(Bloomberg) -- The Biden administration is not about to change its longstanding North Korea policy and will continue to focus on deterrence and stronger ties with Asian allies, a senior White House official said, despite leader Kim Jong Un’s unprecedented barrage of missile tests in recent months. 

The US is “always examining our assumptions” about North Korea but believes “the course that we’ve been on has been effective and prudent,” White House Indo-Pacific Coordinator Kurt Campbell told reporters Tuesday. 

“It’s undeniable that North Korea is one of the most challenging issues on the global stage,” Campbell said on the sidelines of the Trans-Pacific Dialogue conference in Virginia hosted by South Korea’s Chey Institute. “Our best approach is to ensure that we are, in fact, in lockstep with our allies and partners and we’re going to continue with that.”

In a confirmation of its commitment, the State Department said Tuesday it had approved the sale of 18 Boeing Co. CH-47F Chinook helicopters, along with engines, radios and other parts, for South Korea, in a deal valued at $1.5 billion.

The State Department said the deal will “improve the security of a major ally that is a force for political stability and economic progress in the Asia-Pacific region.”

North Korea, which has declared itself a nuclear-weapon state, has fired off a record number of missiles this year as the US and its allies continue to pursue a policy that is aimed at the full denuclearization of the Korean peninsula while not officially recognizing that Pyongyang now has nuclear-weapons capability. 

In November, North Korea test-fired a suspected intercontinental ballistic missile with an estimated range far enough to carry a warhead to the American mainland. 

Test Volume

The sheer volume of missile tests — and the looming possibility of a seventh nuclear test —  has prompted some observers to call for a change to longstanding US policy, which has focused on sanctions and building ties with allies. 

While some experts have called for tightening sanctions, or pressuring China, others argue for a more wholesale change to US foreign policy on North Korea. Nuclear weapons expert Jeffrey Lewis wrote an opinion piece in the New York Times in October calling on Washington to “contemplate the unthinkable” and accept North Korea as a nuclear-weapon state.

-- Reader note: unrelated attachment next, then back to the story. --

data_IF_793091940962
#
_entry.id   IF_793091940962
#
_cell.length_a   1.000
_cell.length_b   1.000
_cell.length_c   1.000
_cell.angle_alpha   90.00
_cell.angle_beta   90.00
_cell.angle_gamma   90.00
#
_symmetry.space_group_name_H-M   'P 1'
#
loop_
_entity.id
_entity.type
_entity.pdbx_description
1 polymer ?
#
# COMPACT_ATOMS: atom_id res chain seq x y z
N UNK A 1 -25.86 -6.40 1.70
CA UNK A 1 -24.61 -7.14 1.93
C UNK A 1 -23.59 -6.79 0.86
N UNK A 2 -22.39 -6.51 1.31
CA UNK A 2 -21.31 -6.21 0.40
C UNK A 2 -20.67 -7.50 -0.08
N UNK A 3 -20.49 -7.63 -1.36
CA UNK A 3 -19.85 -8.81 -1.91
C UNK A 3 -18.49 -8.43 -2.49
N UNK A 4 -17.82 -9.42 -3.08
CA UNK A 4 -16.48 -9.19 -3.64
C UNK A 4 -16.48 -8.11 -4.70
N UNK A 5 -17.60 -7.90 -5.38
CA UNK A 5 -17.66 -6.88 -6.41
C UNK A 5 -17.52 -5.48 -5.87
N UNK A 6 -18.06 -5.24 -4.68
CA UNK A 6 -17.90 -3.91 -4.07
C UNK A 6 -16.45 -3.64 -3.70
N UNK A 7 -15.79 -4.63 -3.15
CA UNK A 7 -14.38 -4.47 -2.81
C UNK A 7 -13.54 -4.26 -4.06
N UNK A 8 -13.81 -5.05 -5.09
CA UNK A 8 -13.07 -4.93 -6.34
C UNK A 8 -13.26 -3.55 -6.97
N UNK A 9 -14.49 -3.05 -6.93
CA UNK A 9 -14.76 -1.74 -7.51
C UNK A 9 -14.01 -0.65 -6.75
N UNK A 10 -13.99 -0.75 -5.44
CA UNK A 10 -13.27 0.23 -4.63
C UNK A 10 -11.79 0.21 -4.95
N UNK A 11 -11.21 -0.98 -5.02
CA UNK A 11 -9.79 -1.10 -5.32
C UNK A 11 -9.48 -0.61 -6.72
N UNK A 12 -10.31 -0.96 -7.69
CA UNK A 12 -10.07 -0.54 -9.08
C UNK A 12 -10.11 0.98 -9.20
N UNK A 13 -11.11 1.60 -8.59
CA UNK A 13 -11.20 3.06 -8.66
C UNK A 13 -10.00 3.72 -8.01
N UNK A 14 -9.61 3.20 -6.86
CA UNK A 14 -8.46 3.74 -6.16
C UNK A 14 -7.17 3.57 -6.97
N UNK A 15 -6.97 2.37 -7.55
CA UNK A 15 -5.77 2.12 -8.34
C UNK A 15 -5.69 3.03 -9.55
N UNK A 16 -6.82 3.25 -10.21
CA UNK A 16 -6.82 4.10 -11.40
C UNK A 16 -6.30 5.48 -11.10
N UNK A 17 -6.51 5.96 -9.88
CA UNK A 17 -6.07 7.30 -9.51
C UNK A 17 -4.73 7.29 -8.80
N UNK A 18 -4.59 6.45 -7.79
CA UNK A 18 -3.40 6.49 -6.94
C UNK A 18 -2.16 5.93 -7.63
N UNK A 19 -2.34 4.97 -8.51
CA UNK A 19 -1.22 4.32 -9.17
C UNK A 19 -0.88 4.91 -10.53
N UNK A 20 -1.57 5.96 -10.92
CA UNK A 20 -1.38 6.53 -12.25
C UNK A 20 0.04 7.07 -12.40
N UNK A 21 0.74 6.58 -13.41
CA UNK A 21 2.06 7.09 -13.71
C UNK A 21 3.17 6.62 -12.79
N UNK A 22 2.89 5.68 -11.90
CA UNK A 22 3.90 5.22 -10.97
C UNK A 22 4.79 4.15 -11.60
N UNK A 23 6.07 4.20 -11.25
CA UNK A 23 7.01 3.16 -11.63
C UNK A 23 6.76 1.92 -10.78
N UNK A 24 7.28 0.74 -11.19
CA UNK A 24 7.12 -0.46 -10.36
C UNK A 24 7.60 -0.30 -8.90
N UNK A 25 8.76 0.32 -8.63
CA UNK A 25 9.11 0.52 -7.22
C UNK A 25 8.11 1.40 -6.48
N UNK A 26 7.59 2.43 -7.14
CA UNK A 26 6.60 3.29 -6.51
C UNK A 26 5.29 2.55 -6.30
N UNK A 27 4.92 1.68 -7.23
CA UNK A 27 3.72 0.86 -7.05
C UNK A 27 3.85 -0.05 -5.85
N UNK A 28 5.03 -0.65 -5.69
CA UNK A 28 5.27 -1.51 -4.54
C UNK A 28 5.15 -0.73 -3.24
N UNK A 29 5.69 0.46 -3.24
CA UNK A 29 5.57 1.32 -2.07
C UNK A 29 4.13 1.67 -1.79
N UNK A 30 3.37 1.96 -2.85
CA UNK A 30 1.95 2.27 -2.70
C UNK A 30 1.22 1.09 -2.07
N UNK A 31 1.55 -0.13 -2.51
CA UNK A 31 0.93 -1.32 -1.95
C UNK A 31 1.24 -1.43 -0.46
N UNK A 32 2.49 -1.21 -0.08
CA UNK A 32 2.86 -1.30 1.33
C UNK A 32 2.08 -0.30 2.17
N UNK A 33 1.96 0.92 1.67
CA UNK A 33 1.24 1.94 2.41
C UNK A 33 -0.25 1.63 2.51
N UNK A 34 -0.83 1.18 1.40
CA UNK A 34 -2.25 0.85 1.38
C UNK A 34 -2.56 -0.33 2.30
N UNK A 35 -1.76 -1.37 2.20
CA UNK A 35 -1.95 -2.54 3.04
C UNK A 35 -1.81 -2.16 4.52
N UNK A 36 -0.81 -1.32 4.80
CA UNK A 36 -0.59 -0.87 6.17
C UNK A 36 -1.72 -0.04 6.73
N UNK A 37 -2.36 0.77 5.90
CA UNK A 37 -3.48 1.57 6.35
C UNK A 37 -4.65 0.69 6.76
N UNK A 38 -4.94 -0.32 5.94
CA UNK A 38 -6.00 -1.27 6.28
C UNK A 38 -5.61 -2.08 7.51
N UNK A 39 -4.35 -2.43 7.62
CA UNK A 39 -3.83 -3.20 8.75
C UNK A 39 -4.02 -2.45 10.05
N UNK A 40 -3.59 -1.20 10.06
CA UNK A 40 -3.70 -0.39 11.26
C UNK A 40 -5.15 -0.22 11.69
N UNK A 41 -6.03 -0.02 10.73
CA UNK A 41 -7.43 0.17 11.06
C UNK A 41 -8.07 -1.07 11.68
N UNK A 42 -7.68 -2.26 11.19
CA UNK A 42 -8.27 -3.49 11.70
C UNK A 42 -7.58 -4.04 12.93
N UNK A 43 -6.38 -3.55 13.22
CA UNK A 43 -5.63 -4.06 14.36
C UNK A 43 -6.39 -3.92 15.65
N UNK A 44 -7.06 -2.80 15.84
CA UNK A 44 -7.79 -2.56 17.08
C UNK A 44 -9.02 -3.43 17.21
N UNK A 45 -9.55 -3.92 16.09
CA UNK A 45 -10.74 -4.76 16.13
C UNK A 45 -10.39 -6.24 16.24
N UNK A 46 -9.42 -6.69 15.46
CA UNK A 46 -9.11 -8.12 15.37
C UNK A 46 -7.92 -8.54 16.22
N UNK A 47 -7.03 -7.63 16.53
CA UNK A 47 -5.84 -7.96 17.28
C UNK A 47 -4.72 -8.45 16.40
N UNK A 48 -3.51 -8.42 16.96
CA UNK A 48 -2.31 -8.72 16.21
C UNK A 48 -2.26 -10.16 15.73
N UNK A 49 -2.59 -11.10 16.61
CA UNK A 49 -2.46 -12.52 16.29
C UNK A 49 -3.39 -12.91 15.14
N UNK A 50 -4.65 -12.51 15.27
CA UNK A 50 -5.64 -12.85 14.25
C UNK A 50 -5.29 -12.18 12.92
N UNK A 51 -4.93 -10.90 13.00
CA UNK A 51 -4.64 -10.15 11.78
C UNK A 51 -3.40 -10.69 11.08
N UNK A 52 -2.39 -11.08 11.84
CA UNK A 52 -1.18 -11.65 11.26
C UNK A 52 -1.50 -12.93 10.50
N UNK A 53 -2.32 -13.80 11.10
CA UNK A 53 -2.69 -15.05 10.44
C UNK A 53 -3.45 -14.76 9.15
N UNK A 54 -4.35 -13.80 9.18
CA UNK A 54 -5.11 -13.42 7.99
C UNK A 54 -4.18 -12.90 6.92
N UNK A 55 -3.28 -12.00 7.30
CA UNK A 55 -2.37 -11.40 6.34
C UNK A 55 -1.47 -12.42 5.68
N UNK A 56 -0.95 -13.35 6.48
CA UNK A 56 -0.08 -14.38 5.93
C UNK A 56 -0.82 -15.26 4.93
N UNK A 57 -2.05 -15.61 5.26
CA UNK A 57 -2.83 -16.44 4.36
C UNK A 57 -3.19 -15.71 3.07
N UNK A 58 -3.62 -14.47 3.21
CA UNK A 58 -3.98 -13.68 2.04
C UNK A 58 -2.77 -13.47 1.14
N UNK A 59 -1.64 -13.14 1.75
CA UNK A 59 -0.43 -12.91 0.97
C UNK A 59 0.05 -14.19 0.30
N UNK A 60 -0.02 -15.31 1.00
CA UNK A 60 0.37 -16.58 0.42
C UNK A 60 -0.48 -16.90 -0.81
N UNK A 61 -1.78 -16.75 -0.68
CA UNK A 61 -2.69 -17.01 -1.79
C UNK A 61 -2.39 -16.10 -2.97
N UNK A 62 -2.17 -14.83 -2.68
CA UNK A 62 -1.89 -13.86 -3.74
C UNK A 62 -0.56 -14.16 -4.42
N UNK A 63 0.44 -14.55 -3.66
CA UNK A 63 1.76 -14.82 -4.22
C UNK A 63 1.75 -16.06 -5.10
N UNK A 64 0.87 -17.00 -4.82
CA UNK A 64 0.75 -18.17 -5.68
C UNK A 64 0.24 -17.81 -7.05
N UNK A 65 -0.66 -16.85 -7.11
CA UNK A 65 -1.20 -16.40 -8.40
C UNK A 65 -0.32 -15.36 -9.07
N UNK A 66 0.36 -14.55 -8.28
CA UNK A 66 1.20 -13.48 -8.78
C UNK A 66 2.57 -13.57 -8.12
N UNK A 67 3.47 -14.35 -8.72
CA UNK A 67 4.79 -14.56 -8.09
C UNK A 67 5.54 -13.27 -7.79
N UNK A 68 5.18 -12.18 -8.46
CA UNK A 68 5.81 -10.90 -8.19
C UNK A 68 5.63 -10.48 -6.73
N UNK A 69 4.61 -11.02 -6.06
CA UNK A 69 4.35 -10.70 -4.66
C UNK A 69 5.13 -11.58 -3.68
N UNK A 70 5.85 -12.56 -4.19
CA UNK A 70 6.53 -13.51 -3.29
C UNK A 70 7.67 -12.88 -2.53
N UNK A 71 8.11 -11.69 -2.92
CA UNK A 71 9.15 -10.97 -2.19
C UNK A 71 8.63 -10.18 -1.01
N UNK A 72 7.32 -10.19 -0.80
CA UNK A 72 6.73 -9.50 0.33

Last week, the Biden administration said it was considering “all available tools” to punish North Korea and unveiled new sanctions — alongside Japan and South Korea — to pressure Pyongyang to come back to the negotiating table. The US announced sanctions against three individuals for their connection to the ruling Workers’ Party of Korea.

Yet North Korea has been “incredibly sophisticated at avoiding sanctions” imposed by the US and allies, said Joel Wit, a former senior State Department official who negotiated with North Korea in the 1990s and is now a distinguished fellow at the Stimson Center, a non-partisan think tank. He said North Korea sanctions have largely been ineffective in part because of the economic support Pyongyang receives from China, but that the US — mindful of not derailing its relationship with Beijing — doesn’t have the appetite to alter its China policy.

“If you look at the history of this issue, the US periodically issues these sanctions, and they have no effect — the North Koreans don’t care,” Wit said. “Really ramping up sanctions means going at China — hard — because a lot of what happens economically in North Korea is related to China. So are we going to do that now, with China, just to get at North Korea? I don’t think so.”

Nuclear Test

Speaking Tuesday, Campbell said the US doesn’t know when North Korea might test another nuclear weapon but said Washington has warned of the consequences of doing so.

“We’ve sent a very strong signal to North Korea, to China, to Russia, to others, that a seventh nuclear test would be destabilizing and extremely unhelpful during this delicate period,” he said. “We’re doing everything we can at this juncture and we frankly just don’t know very much about the decision-making of Kim Jong Un and his team.”

Campbell declined to answer questions about whether Washington would change aspects of it longstanding security umbrella in Northeast Asia by deploying nuclear weapons in South Korea, but said the US is working to deter the use of such weapons in Asia.

“We are determined to maintain our nuclear umbrella under Japan and South Korea, even with the challenges that we’re facing,” Campbell said. “And we are in deep consultation with allies and partners on what’s necessary in terms of making sure that our deterrent steps are critical and clear.”

(Updates with Chinook sale in 4th paragraph.)

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